By Emmet O’Cuana
On Friday 14 August I stood with a large group of colleagues, former patients, and families touched by the pioneering work of Professor Graeme Clark and chanted happy birthday on the occasion of his 80th birthday.
This was the cap to a book launch for Dr Mark Worthing’s biography Graeme Clark The man who invented the bionic ear held at Melbourne’s State Library. In keeping with the obvious esteem felt for Prof Clark, Worthing has written a respectful account of a life spent in the field of medical science; one which balances the narrative of the development of the Cochlear implant with Clark’s own human story. Particular focus is given to the role played by his religious faith.
It was this approach taken by Worthing, a doctor of philosophy with a strong grounding in the history of science and theology, that helped Prof Clark agree to the project. The writer’s interest in revealing the balance between the various sides of this man’s life was encouraging. Just as he had no interest in a book that would focus exclusively on the work behind the bionic ear, “[he] didn’t want a Christian biography that would only be read by Christians.”
Worthing explains how stressing the human story of Prof Clark underpins the book.
“This wasn’t just a career for him. He invested everything in this and it went back to his childhood. He really cared about his patients. He got attached to them. If there was a set-back, I think he felt as badly as they did.
“Every time he meets someone who’s had a transplant and sees how they’re doing, he really lightens up. It’s so clear that for him it was never about making money or being famous. It was just about helping people who were deaf. That was it.”
As a testament to Prof Clark’s care to his patients, the family of Rob Saunders, the first recipient of the implant, attended the launch. Sian Neame-Smith, the youngest recipient of a Cochlear implant officially launched the book, with both Worthing and Clark deferring to her on stage.
The difference Prof Clark has made to these people’s lives cannot be overstated. “Many people don’t realise what the bionic ear is,” Worthing explains. “They think it’s a sophisticated hearing aid. It’s not – it’s a bionic ear. It’s for people who are completely, totally, profoundly deaf. That’s it. It doesn’t amplify existing hearing. It interfaces directly with the nerve endings in the brain that control hearing and completely bypasses the ear.”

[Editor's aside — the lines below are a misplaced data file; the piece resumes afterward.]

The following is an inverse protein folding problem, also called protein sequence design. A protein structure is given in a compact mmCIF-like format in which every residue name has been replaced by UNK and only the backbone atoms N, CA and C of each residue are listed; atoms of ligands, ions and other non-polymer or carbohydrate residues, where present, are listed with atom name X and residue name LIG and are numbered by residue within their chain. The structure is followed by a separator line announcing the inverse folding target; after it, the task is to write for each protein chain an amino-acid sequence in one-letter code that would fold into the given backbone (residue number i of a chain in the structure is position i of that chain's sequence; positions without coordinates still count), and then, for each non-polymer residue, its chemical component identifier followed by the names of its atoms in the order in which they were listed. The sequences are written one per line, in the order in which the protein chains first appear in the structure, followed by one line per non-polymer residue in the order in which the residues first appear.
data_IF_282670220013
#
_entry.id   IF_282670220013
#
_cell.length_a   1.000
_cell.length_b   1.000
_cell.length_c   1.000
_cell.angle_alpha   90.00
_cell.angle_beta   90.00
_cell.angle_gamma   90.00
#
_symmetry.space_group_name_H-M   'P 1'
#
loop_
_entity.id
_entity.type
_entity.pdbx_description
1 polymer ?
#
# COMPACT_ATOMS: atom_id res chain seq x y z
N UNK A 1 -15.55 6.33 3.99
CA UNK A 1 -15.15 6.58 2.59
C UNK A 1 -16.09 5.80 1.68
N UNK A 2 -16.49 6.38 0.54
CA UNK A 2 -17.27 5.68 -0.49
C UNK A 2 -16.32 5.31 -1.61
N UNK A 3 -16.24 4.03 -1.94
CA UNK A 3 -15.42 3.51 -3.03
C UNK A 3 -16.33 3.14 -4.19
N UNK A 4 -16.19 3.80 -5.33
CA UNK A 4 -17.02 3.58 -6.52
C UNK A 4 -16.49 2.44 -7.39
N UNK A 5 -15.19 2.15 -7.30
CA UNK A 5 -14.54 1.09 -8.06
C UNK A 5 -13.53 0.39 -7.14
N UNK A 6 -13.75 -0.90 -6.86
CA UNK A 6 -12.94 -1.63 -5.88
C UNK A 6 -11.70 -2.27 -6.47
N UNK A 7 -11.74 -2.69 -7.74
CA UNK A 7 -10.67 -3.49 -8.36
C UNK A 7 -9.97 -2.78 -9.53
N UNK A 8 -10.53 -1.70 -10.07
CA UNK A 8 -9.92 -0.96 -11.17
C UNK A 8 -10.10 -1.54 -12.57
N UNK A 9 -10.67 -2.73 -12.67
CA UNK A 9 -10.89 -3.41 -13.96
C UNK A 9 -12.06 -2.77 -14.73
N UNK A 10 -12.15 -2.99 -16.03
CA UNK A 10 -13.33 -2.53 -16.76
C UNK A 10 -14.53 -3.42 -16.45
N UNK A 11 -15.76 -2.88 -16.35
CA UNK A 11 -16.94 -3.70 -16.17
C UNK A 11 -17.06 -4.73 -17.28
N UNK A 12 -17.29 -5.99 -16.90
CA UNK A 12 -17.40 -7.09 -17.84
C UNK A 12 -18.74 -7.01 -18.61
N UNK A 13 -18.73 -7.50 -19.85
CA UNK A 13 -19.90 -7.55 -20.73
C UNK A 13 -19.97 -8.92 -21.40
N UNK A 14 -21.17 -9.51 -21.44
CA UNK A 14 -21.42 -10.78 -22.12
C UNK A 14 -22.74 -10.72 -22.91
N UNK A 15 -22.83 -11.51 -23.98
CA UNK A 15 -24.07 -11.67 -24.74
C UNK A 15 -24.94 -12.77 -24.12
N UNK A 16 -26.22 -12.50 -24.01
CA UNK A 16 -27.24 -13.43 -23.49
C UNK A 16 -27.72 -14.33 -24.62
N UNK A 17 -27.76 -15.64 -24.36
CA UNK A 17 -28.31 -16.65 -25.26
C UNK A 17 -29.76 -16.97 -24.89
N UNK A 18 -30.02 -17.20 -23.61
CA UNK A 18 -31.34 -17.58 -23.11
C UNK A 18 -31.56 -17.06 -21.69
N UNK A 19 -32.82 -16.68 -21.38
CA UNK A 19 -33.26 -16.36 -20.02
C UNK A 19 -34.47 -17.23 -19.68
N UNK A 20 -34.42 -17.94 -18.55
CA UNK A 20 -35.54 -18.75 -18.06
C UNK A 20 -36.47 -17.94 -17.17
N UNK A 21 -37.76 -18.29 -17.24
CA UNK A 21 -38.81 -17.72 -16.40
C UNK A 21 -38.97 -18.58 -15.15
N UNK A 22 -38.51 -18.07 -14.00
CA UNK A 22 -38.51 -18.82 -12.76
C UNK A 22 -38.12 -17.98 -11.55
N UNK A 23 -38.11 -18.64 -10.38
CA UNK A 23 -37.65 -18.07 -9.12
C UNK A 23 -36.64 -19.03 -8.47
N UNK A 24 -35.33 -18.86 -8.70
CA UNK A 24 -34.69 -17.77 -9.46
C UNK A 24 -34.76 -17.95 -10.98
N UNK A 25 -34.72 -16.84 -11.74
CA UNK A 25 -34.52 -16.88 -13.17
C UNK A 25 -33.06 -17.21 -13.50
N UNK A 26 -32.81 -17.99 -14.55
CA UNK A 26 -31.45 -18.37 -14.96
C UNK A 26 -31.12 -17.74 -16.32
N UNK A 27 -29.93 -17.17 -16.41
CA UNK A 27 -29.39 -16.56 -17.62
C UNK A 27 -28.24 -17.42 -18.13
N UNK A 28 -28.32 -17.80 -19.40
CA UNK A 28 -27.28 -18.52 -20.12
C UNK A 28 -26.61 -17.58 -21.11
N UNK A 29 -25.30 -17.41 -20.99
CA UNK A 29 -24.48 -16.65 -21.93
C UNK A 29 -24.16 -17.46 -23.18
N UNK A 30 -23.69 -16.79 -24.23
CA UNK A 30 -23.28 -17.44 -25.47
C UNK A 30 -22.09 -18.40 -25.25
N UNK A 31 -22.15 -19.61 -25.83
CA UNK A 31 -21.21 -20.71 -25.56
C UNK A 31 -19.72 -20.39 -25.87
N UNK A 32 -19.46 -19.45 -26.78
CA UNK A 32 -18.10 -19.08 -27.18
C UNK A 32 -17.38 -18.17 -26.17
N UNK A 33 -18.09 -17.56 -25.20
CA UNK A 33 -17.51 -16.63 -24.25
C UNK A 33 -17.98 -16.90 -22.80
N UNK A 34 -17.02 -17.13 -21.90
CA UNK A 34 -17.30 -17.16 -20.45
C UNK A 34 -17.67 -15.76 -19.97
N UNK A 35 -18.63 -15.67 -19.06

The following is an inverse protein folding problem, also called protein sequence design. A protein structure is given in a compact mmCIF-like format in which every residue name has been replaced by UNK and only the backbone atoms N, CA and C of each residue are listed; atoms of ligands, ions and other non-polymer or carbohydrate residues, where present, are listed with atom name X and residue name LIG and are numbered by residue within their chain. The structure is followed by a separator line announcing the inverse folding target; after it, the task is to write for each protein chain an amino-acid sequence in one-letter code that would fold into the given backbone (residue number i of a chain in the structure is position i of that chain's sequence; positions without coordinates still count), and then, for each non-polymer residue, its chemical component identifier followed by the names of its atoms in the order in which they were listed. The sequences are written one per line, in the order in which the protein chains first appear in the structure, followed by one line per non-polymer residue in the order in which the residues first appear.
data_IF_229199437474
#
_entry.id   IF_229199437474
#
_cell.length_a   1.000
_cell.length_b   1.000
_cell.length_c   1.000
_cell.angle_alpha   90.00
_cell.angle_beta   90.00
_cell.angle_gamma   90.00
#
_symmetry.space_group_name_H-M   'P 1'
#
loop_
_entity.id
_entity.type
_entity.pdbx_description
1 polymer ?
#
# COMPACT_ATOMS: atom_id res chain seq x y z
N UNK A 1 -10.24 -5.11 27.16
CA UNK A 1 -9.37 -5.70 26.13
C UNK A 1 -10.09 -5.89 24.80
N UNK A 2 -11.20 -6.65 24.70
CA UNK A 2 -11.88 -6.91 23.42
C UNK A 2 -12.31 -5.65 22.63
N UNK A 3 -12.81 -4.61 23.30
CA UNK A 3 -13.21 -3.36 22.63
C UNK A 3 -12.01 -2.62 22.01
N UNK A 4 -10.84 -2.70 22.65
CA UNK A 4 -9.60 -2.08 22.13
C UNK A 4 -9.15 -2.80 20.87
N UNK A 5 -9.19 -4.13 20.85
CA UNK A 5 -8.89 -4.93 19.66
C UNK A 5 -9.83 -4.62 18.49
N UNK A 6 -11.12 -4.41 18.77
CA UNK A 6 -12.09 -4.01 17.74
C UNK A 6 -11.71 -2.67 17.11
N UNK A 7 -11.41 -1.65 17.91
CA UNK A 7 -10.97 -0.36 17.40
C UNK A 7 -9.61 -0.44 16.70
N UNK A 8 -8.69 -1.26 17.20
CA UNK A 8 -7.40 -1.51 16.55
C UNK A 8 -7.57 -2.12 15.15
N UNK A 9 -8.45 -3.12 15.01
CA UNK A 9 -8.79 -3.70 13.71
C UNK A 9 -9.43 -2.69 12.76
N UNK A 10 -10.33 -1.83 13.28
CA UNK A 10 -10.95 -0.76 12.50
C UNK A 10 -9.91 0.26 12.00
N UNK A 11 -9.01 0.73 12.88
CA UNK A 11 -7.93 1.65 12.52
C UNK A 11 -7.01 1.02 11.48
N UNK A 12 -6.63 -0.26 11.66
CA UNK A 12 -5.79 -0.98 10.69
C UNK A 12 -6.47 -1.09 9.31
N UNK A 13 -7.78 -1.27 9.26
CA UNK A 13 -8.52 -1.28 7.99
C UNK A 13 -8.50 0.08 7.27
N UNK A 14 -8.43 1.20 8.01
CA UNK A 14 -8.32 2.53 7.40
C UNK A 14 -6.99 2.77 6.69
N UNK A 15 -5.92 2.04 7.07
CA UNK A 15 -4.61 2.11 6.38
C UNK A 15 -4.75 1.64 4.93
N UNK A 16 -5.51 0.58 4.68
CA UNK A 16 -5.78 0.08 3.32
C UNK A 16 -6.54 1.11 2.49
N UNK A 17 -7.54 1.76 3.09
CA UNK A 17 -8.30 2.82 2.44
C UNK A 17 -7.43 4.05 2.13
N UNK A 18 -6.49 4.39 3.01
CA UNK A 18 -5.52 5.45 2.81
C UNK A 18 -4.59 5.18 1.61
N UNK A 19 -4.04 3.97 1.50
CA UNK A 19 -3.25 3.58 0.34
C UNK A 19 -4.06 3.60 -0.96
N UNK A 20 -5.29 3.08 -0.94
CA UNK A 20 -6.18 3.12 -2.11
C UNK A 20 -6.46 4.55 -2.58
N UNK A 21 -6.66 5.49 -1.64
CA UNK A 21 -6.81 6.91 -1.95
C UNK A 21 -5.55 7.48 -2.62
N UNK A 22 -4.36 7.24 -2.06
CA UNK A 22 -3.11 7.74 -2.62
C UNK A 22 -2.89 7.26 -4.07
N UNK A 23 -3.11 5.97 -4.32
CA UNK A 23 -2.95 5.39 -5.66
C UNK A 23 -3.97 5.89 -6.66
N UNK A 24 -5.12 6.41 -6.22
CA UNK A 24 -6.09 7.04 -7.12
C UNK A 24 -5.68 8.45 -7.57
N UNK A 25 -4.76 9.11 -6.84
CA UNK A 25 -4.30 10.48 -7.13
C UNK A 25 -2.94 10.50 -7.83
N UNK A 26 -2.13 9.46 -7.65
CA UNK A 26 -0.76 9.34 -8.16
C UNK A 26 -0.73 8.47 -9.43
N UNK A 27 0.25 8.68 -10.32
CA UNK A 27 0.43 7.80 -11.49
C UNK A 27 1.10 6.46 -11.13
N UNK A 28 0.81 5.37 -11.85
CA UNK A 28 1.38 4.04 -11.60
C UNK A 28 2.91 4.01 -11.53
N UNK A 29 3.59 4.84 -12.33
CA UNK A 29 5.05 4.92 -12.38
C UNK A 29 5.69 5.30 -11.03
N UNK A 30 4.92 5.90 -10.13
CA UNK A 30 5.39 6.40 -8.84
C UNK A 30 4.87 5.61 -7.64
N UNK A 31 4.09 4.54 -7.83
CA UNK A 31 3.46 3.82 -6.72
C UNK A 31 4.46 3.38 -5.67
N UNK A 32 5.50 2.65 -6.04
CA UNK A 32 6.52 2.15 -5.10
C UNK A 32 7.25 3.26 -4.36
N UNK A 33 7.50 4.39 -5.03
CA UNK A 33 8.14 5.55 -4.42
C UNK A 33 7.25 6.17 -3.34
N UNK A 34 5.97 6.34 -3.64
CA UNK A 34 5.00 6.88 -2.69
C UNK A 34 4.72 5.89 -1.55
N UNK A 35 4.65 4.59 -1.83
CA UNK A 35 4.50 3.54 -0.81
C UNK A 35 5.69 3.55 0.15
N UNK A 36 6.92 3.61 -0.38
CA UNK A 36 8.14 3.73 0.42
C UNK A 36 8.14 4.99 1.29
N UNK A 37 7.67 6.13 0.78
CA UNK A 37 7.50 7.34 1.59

Prof Clark’s own personal faith supported him in difficult times – with peers in the scientific community going so far as to accuse him of training Saunders to lip-read (“Somehow he’d have had to delude everyone into thinking he did it! That would be pretty hard to do” laughs Worthing).
However, not only was his Christian faith a support – it framed his understanding of science as missional. “For him, those in Christ are called to help people,” says Worthing.
“He believes that God can answer prayers through miraculous intervention and heal, but also using the brains and abilities God has given us allows us to develop good medical practice. That’s part of Graeme’s own tradition as a Christian physician and surgeon.
“That’s why he was really keen that came through in a story. Not just – ‘here’s a guy who did a whizz-bang-thing and is quite clever, and now there’s a company, and they’re making quite a lot of money selling it’, but here’s someone who, through care for people and influenced by his own Christian faith, decided to make a difference. He persevered and in the end he was able to.”
The contrast with the reported actions of Martin Shkreli at the time of writing, a hedge fund trader who purchased an AIDS vaccine and raised its price from $13.50 per pill to $750, could not be more stark.
Prof Clark’s religious views led him to briefly write about how he could simultaneously believe in God and support the theory of evolution, a position that earned him criticism from both ‘sides’ of the debate.
“He never saw it coming”, muses Worthing sadly, suggesting that Prof Clark’s withdrawal from developing his thinking on faith and science in public was a loss.
“It’s a pity that he got hammered for that, because I think he would have continued to engage more actively and written more about his faith and his belief. But instead he determined to never publish anything more about science and faith again.”
During the writing of the book, Worthing himself made the decision to leave professional academia to become a parish pastor – for all of six weeks at the time of interview. He now divides his time between a small number of doctoral students and his small Adelaide congregation.
Another book on the history of medicine within the Golden Age of Islam is out soon, and if that is not enough, Worthing is excited about developing ties between his congregation and the rich cultural life of Adelaide. He is particularly excited about a ‘cheekily humourous’ Christmas play, aimed at engaging the local youth more with the church.
Clearly his research into the life of Prof Clark has encouraged some innovative thinking of his own.